The COVID-19 pandemic revealed the weakness of many organizations’ business continuity plans. Many companies learned too late that their plans were inadequate, lacking interoperability with other critical plans for crisis management, disaster recovery, and pandemic readiness.
Last year, ASIS International released the Enterprise Security Risk Management (ESRM) Guideline, which takes a different approach to traditional security. The ESRM Guideline was released at the 2019 Global Security Exchange (GSX) in September, and the Maturity Model is now available on the ASIS website.
This model allows the security leader and team to work with business leaders to monitor resources, understand security risks, and, together, deliver the most appropriate and effective solutions to mitigate those risks. Security leaders can also use the information gathered during the risk-based reboot to understand and communicate the total cost of ownership of the security program — based on the value of the business’s assets that are exposed to certain security risks — as well as the cost of the various resolutions that are put in place.
Enterprise Security Risk Management (ESRM) is a strategic approach to security management that ties an organization’s security practice to its overall strategy using globally established and accepted risk management principles. In ESRM, the security professionals and the asset owners share security responsibilities, but all final security decisions are the responsibility of the asset owner.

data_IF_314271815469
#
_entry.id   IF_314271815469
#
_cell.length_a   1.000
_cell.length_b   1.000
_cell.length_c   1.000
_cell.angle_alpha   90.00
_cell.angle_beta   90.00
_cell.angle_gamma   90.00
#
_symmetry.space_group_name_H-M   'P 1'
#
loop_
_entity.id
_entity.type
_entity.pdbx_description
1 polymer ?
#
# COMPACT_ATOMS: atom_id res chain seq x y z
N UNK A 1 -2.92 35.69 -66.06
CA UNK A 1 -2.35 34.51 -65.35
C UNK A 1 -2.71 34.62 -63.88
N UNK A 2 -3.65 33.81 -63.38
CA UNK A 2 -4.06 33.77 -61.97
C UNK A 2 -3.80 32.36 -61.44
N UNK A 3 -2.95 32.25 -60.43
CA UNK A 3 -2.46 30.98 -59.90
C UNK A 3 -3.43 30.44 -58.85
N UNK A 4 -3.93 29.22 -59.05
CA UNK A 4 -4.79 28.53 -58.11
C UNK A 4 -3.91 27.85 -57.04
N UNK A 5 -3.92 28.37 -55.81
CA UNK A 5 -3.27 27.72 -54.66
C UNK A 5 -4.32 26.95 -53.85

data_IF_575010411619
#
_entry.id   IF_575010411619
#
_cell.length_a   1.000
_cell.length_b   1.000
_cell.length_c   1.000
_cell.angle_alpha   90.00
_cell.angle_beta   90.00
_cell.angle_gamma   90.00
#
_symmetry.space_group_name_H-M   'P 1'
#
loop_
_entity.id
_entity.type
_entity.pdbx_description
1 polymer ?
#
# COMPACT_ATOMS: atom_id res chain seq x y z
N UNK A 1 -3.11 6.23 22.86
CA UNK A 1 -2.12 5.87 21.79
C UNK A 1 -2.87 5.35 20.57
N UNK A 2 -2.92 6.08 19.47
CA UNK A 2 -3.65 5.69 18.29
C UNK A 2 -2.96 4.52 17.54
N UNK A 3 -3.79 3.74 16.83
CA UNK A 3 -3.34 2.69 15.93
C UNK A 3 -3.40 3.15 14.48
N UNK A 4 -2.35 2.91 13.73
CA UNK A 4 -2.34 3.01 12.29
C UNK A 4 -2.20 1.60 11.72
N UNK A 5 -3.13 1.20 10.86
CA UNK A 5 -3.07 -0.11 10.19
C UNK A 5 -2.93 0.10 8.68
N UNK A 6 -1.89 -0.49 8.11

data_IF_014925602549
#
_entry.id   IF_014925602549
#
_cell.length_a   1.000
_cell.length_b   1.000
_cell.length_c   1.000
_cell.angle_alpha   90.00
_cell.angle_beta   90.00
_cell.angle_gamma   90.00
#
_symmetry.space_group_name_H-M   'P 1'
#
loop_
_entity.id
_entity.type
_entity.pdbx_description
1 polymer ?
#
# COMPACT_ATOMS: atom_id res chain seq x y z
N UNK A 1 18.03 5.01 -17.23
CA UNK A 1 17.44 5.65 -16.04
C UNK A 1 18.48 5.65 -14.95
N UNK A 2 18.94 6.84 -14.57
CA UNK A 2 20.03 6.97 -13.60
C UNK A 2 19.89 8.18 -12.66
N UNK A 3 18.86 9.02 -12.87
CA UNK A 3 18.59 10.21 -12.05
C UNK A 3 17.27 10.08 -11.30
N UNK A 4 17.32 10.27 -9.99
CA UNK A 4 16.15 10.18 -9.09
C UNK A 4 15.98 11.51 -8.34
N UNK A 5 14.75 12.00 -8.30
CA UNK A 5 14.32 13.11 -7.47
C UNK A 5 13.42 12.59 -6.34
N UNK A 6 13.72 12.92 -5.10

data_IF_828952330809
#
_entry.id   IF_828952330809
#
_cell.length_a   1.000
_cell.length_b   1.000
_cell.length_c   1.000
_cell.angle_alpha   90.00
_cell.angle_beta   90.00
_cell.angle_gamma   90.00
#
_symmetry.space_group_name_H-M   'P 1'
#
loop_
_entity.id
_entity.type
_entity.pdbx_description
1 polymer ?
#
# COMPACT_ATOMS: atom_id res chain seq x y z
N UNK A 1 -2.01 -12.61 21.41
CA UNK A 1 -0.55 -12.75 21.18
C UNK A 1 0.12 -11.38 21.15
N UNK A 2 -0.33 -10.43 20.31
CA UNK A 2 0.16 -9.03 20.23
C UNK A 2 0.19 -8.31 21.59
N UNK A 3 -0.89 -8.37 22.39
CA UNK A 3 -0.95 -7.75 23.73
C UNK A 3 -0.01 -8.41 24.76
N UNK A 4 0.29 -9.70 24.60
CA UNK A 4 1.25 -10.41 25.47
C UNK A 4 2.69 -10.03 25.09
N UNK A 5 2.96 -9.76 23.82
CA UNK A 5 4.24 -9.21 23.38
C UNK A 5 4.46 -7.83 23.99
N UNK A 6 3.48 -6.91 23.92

The bottom line: Culture is another way of saying “This is how we do things around here.” In most cases, what is written down or hung on the wall does not align with “how we do things around here.” People will perform their roles, work within their processes and utilize technology to get things done; but the values that undergird their behavior and the ability to understand them and leverage them is one of the keys to unlocking the value of security.
This month, Security magazine brings you the 2020 Guarding Report - a look at the ebbs and flows security officers and guarding companies have weathered in 2020, including protests, riots, the election, a pandemic and much more. Industry experts discuss access management and security challenges during COVID-19, GSOC complacency, the cybersecurity gap, end-of-year security career reflections and more!